Like most other writers, I have my routine: Saturday, Sunday and Monday mornings. The radio tuned to the same station, a mug of hot tea that soon grows cool, too quickly cold. Until this winter, our Retrievers competed for my attention, Magalloway, the older of the two, always lying closest, his once black coat sprinkled with gray like the first frost on an October morning, until he grew tired; so tired, he could no longer open his eyes. With the loss of his brother, Moose has me all to himself, but this morning chooses his usual corner in which to lay, the one under the photograph of Walt Whitman holding a butterfly upon his thumb.
Later, only after the trail has narrowed, I brew a second mug of tea, and having progressed sufficiently, treat myself to buttered toast, with a dollop of sweet jelly, homemade from this seasonâ€™s crop of fruit, a mixture of blue, black, and red raspberries, some cultivated in our garden, others picked from the vines that we have left to grow wild in the nooks and corners of our twelve acres of land. Mooseâ€™s drool dampens my pants leg as we share the ends of the toast. After he has licked the plate clean, the dog takes Magâ€™s place, curls under my desk like a big black croissant, his chin on my foot, ready to bolt at any sign that the trail on the page has petered out, hoping for a walk through the shade, perhaps under the hardwoods or along the stream, the two of us working out the kinks while I search for the right word or phrase among the ferns and cardinal flowers.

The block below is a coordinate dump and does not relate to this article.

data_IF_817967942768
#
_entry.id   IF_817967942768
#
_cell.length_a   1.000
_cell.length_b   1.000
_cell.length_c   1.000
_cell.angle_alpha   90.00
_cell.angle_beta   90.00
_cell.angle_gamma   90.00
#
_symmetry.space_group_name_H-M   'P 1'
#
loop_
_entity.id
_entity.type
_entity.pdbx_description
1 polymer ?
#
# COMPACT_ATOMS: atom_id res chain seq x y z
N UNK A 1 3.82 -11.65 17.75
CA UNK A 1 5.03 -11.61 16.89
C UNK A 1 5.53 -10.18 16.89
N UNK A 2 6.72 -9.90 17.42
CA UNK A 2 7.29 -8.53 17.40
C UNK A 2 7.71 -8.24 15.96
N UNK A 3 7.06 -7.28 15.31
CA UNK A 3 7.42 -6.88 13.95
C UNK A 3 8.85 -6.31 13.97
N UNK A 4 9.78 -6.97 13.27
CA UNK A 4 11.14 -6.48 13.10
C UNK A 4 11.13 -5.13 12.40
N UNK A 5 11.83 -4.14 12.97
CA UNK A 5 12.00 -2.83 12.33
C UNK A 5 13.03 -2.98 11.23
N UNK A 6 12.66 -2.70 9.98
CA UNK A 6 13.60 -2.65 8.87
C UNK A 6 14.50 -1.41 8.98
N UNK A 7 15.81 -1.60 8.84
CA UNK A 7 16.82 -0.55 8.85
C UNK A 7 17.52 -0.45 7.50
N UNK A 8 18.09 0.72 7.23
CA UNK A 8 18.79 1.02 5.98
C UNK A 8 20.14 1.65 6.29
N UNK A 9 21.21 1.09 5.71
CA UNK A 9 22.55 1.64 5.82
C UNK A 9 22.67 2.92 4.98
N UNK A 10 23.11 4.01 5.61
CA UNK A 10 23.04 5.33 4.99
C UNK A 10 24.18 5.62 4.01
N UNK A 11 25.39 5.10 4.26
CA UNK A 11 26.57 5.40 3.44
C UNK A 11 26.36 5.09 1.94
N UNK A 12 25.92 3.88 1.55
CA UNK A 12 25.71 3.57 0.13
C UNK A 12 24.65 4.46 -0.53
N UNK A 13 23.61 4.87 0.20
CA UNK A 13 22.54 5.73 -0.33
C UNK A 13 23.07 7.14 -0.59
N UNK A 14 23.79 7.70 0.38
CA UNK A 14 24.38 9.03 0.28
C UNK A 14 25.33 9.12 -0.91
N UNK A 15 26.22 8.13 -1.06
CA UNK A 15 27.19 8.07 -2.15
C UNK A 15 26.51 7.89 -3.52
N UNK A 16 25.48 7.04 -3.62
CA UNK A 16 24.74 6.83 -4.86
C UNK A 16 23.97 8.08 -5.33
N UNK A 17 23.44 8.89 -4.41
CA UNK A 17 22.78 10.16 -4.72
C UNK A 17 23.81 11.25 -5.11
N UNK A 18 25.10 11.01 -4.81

Yesterday, I looked up from the laptop to see a line of deer, four does, materialize from the woodlot beside our house, working their way, single file, the one in the lead stopping to strip a leaf from an overhanging branch. I watched ripples spread across the surface of our pond when two of them waded into the water, the others lowering their heads to sip from the waterâ€™s edge.
The birds keep me company. Most mornings, a pair of cardinals meets amongst the branches of a rhododendron. Like secret lovers, they exchange nervous glances before flying off. Today a pair of wrens is busy feeding their second brood of the season. I can hear their chatter through the window. On successive flights, mother carries a grasshopper and then a spider while father (I can only imagine which is which) clutches a lime-green caterpillar in his beak and, on his next trip, a big brown moth, one or the other perching at the opening of the stick-and-branch structure theyâ€™ve constructed, momentarily disappearing inside the nest before fluttering back out.